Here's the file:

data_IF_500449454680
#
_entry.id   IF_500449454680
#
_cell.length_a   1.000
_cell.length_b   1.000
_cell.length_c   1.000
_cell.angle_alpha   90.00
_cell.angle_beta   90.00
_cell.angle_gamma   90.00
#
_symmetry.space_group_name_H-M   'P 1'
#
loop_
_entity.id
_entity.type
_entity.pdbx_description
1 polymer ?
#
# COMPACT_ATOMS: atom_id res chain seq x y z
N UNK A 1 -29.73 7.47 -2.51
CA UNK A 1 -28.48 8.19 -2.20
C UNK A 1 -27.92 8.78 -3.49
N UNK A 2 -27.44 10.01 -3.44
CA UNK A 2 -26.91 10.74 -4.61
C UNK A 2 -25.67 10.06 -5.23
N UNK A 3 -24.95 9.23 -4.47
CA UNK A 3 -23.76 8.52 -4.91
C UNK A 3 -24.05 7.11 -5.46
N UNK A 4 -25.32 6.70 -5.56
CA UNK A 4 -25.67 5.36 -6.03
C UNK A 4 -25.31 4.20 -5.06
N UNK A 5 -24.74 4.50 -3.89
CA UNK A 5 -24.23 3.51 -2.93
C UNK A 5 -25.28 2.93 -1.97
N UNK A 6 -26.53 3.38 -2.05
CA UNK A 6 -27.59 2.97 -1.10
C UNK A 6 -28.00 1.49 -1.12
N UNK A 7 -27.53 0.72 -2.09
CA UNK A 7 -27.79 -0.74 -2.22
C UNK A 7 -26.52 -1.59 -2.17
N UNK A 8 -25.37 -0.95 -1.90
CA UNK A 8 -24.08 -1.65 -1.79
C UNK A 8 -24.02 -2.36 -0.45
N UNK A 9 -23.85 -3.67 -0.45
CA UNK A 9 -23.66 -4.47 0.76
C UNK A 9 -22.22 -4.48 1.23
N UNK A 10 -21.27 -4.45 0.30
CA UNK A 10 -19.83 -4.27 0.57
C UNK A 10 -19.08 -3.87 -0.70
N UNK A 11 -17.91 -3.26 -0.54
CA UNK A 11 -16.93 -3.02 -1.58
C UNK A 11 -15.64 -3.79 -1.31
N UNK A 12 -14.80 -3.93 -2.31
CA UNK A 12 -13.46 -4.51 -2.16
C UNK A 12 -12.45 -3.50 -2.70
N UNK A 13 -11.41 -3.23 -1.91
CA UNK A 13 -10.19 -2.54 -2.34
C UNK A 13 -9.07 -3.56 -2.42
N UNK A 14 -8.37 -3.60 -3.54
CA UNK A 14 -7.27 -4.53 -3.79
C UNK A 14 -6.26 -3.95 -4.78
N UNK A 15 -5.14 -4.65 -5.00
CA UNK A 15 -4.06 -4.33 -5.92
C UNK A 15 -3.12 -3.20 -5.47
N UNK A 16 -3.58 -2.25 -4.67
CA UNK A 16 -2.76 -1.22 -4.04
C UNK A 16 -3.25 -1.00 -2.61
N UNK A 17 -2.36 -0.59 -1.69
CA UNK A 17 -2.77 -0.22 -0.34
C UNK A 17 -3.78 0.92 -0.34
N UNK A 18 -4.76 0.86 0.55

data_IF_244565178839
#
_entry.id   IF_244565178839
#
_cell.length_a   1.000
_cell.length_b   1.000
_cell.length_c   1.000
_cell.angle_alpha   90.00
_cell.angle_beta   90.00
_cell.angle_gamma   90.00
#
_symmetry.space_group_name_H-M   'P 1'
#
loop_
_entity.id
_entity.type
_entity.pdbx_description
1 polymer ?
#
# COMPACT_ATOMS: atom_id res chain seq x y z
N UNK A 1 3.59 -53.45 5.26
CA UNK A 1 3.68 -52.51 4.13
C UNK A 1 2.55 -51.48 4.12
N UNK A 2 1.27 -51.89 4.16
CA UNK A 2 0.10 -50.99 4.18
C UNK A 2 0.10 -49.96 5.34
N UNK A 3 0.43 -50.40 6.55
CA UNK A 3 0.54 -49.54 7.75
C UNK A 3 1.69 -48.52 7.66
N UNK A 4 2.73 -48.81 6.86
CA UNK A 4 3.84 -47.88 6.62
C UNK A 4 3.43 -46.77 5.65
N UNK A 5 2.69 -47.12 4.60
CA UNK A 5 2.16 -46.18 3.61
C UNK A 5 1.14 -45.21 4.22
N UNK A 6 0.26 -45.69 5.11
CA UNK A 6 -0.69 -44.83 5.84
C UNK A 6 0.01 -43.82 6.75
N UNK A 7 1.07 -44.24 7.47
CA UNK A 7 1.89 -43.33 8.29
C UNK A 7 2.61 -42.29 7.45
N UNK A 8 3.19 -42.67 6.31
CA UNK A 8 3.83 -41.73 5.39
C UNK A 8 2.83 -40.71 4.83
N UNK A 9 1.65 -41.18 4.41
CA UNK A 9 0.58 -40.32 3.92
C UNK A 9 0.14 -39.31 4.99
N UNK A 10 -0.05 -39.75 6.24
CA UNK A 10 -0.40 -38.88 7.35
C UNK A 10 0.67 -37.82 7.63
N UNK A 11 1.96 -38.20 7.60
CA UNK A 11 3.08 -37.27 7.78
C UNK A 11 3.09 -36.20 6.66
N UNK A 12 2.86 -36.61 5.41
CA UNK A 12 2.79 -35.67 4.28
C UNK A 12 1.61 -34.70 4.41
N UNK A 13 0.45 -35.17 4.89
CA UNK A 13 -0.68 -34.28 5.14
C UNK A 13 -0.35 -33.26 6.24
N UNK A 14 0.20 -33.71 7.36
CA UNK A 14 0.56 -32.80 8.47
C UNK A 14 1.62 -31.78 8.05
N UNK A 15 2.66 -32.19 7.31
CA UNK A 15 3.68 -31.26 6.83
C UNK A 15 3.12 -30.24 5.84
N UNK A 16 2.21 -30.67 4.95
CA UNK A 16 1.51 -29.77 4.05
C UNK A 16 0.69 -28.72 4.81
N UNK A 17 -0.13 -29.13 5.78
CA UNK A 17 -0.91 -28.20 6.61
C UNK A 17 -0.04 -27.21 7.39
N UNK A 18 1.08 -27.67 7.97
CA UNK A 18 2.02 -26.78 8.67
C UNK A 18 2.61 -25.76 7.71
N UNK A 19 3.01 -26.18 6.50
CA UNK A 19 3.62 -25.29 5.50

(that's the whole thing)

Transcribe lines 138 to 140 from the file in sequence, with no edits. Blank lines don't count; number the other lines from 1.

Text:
N UNK A 16 2.21 -30.67 4.95
CA UNK A 16 1.51 -29.77 4.05
C UNK A 16 0.69 -28.72 4.81